Methylmercury formation in coastal seas: understanding risks associated with permanent and temporary oxygen deficiency
The aim of the project is to describe mechanistic principles for methylmercury formation in brackish and marine coastal seas with permanent and temporary oxygen deficiency. Specifically, we will test the hypothesis that methylmercury formation rate and amount can be predicted by the gene expression of the gene cluster hgcAB and the availability for methylation of mercury. The studies will be carried out in the Baltic Sea and Norwegian fjords.
Mercury is classified by the World Health Organization as one of the ten chemicals that pose the greatest threat to global public health. The problems with mercury are mainly caused by methylmercury, which is neurotoxic and enriched in aquatic biota. Oxygen deficiency is increasing in coastal seas and the global ocean and is one of the most serious environmental changes caused by human impact.
Methylmercury is mainly formed by anaerobic microorganisms in oxygen deficient environments by methylation of inorganic mercury via two enzymes encoded by the gene pair hgcAB. Increased oxygen deficiency can potentially lead to increased formation of methylmercury, which can pose a threat to fisheries as an ecosystem service in many areas. However, our understanding of the mechanisms and limiting factors for methylmercury formation under such conditions is insufficient.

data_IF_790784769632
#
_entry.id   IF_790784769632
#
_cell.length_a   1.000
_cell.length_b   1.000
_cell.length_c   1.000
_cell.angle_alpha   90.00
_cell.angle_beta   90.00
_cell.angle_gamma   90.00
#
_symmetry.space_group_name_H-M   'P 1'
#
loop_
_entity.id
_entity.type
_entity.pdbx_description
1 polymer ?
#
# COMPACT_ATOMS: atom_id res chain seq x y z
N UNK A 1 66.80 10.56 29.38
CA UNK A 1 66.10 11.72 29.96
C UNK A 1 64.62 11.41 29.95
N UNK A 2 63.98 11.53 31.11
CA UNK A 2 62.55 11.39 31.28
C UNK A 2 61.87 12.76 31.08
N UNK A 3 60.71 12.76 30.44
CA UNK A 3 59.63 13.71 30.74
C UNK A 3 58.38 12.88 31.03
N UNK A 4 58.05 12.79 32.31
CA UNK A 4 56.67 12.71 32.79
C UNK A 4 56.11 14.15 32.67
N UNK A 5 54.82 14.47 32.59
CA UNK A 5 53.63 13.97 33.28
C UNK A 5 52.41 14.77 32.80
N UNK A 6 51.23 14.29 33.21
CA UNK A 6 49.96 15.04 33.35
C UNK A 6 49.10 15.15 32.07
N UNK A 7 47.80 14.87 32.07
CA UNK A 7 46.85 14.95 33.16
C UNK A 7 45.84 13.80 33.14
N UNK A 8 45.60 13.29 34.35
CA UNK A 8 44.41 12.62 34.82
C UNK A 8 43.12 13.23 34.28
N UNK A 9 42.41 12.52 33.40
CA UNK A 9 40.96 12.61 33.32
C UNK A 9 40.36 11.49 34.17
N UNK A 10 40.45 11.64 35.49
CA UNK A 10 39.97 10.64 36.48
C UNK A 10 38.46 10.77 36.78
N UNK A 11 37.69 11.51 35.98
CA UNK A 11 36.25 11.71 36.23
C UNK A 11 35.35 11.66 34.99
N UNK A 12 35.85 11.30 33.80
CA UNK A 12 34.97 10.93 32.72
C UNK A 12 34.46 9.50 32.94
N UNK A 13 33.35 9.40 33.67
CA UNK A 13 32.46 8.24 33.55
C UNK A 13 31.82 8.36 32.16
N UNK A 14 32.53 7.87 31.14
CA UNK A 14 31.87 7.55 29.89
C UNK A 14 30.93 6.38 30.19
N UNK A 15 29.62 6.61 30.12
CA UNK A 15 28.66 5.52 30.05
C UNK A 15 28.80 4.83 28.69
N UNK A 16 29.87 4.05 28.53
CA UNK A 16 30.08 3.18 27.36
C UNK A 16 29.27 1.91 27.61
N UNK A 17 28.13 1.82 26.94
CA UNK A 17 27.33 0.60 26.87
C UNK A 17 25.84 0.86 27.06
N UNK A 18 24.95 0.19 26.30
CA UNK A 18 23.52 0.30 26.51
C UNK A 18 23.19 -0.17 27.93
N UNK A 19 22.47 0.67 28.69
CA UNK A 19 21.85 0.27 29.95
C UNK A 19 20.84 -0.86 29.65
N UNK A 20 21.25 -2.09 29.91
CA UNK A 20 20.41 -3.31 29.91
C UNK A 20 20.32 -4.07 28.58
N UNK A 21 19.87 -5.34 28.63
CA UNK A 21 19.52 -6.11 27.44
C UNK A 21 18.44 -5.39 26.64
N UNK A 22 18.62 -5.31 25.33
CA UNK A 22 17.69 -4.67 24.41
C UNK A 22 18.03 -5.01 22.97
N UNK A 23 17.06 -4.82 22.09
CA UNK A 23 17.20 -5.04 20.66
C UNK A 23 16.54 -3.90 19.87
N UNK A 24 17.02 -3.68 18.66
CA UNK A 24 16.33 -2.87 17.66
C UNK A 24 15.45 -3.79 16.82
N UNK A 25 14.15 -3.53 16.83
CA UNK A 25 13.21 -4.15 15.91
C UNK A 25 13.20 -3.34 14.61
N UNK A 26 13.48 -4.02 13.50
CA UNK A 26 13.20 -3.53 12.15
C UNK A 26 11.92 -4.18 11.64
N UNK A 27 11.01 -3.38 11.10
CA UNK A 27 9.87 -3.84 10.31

The overall objective of the research is to describe mechanistic principles for methylmercury formation in brackish and marine coastal environments with permanent and temporary oxygen deficiency. Our research team combines key competencies in biogeochemistry and molecular biology and we will use newly developed methods to clarify these unanswered and important issues. We will characterize the composition and function of microorganisms that carry the hgcAB genes in the different environments and clarify how the gene expression of hgcAB in specific microorganisms is related to key environmental variables. We will also study how chemical forms of mercury and the availability for methylation are governed by environmental variables. Furthermore, we will clarify whether the formation of methylmercury can be predicted by the expression of hgcAB by specific microbes and by the availability of mercury for methylation.
We will carry out the studies in the Baltic Sea and Norwegian fjords and link our studies to projects that study genes related to mercury transformations on a global level. Through this synergy, we will describe mechanistic principles and develop a general predictive model for methylmercury formation and scale these up to a global level. The project's main societal benefit is to provide knowledge that is crucial for predicting how marine food webs and humans will be exposed to methylmercury as a result of increased oxygen deficiency in seas and the ocean.